Campus Ministry Matters

Campus Ministry: A Ministry beyond Itself

Minding the Gap: The Befores and Afters of Campus Ministry Part II


Transitioning out


In our line of work, there is inevitability (or at least we hope there is inevitability).  There is an end to the journey of college for students, and most of the time it is graduation day.  But what happens after this?  How do we as campus ministers help our students transition from the time of college to the period of young adulthood that begins to mark an end to their time in campus ministry?  Maybe there is also the question of when is the end as well in there.


I always have a love and hate relationship with the college senior.  On one hand, there is a remarkable change that has occurred between that freshman who was nervous, scared, and even at times homesick to this now semi-adult who seems confident (except in job prospects) and has started to figure the world out for themselves.  I enjoy the opportunity to help them make those final decisions as they prepare for graduation or start writing grad applications.


But the hated part of the relationship is wishing them goodbye, knowing how much their departure will affect the community while also realizing that the time has come. So what happens next?  Do we retain these students because they are staying in the area and are really a part of the community?  Do we nurture their exits throughout the summer and then when fall comes wave goodbye to them?  Perhaps all of these are correct.


Building partnerships with local congregations tends to be my best approach to this situation.  This is for a number of reasons.  First, I have students who are not sure of denomination and so need some variety from which to have a chance to consider where they might fit in.  Secondly, I can know which congregations I’m going to recommend to my students because they are typically welcoming to college students and hold similar values that the students have both figured out and started to articulate throughout their journey of college.  If I spend my time to help these students find a faith community that allows them to continue the journey, especially with leadership opportunities, then perhaps my job with them is complete.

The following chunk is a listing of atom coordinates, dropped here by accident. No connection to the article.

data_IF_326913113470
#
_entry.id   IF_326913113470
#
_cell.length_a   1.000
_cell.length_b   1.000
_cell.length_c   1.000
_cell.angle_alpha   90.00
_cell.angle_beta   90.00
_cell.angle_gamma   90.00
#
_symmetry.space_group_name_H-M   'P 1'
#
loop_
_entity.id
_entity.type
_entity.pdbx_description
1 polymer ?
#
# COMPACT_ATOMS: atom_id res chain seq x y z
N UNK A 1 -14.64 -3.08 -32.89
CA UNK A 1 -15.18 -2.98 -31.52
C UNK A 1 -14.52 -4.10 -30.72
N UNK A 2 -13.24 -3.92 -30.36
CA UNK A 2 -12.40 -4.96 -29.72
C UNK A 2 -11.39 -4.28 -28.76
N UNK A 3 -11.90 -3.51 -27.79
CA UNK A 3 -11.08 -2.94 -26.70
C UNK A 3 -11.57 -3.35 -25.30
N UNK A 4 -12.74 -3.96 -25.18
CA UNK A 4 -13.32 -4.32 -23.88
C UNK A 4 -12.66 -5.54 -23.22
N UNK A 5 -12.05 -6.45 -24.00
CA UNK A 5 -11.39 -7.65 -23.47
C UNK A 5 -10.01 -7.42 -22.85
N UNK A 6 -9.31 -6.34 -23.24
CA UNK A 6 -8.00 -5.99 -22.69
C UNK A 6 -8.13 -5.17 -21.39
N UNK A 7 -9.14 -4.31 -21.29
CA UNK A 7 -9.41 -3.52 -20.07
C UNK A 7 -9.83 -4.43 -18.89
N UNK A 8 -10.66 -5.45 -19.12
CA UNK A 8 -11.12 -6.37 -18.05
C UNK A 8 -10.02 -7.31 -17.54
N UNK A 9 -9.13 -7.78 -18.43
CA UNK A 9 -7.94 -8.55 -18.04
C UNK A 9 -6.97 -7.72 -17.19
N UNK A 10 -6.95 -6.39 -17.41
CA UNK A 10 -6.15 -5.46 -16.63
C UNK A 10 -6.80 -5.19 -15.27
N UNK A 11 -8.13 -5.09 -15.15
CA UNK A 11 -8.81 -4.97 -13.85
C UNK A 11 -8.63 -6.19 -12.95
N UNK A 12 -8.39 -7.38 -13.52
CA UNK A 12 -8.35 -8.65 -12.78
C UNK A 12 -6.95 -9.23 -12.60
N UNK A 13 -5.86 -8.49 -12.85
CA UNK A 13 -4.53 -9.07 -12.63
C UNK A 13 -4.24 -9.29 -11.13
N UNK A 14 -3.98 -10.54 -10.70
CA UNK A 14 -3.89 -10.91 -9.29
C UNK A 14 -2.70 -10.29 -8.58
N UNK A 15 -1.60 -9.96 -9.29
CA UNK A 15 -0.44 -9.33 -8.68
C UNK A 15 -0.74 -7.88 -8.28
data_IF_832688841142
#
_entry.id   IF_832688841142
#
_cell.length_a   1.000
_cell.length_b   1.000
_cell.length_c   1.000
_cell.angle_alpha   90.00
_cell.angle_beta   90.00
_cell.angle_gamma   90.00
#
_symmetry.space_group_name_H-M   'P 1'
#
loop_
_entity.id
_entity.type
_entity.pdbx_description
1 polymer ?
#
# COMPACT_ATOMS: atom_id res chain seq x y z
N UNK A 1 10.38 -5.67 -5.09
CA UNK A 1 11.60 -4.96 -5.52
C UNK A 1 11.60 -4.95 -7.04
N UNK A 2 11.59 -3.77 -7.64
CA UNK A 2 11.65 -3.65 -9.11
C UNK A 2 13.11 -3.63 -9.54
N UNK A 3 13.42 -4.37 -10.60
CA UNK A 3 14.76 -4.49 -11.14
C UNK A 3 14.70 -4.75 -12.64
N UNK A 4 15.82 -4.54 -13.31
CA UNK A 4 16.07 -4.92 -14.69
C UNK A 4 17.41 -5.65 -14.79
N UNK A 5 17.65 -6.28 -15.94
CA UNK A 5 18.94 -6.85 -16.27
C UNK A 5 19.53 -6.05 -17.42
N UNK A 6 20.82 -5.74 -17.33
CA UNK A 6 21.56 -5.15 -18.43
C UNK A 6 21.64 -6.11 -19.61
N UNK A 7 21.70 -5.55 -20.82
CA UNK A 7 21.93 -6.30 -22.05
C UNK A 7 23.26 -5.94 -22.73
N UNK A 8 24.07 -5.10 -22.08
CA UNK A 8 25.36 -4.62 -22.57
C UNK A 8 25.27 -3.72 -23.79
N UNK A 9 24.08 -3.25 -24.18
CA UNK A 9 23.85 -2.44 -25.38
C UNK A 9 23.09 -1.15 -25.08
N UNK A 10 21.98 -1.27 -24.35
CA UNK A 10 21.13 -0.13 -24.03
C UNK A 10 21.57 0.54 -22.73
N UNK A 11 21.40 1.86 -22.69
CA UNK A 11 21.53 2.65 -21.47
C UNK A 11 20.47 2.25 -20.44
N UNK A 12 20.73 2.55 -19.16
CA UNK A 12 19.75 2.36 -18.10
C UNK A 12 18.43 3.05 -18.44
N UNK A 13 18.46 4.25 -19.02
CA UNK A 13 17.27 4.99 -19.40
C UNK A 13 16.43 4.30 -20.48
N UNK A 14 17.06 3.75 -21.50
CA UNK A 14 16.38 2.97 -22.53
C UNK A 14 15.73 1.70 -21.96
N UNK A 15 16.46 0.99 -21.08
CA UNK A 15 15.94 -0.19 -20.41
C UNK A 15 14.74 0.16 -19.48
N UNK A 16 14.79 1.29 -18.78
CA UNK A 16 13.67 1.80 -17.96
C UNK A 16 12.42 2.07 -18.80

What I fear though is that many of our students are not finding community in local churches.  What tends to happen is a very deep and powerful college ministry experience, wherein these students start to articulate themselves and dig deep in their faith only to walk away once they have completed their time at the University.  This isn’t helping anything, because although they have gained this great experience, we want them to lead at the next level, at the level where transformation of the institution might take place and where faith becomes a lifetime lived experience.


So what do you do?  How do you transition your students to the next step?  Do you spend time with them helping to find local churches?  Do you make connections to congregations and communities that intentionally welcome young adults?  Are you ministering to these students long after they graduate because that’s the only community they have ever found?  And what are the things we must do to stand in a gap between college and the post-college young adulthood and beyond.  Are work can not be done when the graduate walk ends? There is still a transition that needs to take place.


Please comment, provide insights, and ask questions.  Have a wonderful day.

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